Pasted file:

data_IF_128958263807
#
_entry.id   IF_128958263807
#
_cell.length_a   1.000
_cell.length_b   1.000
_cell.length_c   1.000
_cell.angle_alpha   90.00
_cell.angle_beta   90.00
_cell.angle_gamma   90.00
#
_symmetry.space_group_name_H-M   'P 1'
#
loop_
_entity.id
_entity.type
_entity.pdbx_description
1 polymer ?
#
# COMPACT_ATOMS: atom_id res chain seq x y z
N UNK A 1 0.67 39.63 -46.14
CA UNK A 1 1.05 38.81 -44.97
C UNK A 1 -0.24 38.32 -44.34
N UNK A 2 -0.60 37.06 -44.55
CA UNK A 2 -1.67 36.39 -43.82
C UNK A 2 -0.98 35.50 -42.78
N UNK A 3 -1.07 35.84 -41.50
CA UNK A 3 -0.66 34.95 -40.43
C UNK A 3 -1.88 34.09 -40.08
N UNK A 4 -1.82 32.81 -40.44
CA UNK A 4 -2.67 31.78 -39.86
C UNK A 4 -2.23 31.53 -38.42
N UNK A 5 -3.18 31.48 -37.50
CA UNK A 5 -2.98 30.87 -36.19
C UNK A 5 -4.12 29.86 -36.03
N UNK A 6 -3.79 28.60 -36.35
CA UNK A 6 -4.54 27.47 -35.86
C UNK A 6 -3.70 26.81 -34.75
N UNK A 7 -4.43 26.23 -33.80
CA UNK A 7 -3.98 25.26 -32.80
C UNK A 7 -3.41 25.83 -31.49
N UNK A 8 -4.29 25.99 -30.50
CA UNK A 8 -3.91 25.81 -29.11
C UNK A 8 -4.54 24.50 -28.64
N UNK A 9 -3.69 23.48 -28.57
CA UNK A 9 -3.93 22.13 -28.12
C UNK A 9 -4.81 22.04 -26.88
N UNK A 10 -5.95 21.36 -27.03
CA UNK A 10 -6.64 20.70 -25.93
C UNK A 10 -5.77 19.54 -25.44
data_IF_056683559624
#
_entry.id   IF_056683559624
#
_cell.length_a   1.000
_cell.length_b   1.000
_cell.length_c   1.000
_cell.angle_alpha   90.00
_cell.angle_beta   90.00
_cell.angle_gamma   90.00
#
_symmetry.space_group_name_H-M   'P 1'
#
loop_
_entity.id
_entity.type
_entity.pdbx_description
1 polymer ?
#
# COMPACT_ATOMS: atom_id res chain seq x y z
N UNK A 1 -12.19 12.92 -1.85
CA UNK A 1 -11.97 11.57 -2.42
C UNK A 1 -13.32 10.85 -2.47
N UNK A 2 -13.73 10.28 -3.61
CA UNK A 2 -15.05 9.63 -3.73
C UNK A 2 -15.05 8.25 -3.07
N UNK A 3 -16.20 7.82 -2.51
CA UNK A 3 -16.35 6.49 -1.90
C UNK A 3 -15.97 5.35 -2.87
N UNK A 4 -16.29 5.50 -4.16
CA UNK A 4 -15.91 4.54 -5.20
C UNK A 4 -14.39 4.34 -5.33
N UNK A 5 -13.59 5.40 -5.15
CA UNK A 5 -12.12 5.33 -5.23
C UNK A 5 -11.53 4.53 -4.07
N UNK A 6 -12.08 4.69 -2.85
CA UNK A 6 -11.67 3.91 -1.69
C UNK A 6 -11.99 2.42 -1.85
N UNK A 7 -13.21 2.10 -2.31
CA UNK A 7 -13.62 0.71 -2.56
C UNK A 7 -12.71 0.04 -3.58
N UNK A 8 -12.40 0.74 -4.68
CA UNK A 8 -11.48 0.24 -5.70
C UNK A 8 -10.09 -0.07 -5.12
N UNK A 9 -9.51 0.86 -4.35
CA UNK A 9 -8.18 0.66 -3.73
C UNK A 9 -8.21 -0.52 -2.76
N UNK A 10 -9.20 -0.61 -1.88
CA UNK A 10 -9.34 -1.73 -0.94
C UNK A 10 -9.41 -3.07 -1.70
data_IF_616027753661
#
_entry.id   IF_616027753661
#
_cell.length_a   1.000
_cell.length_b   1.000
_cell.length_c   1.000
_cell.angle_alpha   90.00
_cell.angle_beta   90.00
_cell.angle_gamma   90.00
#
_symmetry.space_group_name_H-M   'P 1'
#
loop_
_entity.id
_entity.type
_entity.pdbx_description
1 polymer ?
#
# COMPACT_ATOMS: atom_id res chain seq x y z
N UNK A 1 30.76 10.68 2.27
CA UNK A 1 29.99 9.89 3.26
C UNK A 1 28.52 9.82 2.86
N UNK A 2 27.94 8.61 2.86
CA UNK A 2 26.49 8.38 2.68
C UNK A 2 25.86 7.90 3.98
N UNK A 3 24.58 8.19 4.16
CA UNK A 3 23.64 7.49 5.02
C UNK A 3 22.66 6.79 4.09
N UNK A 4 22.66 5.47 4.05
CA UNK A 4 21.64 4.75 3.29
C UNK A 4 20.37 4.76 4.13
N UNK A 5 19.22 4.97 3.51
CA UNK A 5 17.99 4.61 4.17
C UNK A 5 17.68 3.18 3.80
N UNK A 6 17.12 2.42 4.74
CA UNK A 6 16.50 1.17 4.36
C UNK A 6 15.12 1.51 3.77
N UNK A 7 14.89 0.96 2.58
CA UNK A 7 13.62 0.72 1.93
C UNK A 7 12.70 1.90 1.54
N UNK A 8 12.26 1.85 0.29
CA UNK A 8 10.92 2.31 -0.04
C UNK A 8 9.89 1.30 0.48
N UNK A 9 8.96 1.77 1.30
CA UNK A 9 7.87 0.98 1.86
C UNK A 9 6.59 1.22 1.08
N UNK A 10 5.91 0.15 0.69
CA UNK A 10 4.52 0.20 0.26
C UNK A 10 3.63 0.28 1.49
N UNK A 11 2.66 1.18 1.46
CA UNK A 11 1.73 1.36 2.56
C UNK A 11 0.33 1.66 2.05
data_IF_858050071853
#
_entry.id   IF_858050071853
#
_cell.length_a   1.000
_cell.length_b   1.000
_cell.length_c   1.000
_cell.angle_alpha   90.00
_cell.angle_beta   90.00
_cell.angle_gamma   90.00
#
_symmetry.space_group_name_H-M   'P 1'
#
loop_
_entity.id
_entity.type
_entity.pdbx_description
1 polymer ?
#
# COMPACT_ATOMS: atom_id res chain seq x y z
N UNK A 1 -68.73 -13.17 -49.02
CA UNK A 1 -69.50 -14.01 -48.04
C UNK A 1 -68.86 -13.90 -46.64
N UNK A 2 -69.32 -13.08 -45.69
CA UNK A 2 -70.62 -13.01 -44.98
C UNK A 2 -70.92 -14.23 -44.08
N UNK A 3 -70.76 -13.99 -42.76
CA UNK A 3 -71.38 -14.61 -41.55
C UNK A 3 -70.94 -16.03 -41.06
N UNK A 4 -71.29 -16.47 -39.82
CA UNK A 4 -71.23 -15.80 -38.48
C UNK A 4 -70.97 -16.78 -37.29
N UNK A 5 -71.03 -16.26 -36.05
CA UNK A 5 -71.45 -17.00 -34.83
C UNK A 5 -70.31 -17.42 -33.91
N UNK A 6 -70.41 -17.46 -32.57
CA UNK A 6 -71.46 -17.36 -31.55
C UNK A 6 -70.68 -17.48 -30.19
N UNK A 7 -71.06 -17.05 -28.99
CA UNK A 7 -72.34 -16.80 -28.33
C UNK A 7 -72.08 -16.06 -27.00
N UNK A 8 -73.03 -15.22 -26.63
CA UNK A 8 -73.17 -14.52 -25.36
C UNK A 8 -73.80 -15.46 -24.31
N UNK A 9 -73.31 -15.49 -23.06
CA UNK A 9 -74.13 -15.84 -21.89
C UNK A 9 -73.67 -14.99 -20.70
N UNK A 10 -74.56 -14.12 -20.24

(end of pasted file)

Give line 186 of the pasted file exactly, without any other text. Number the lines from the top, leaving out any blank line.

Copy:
N UNK A 5 -71.03 -16.26 -36.05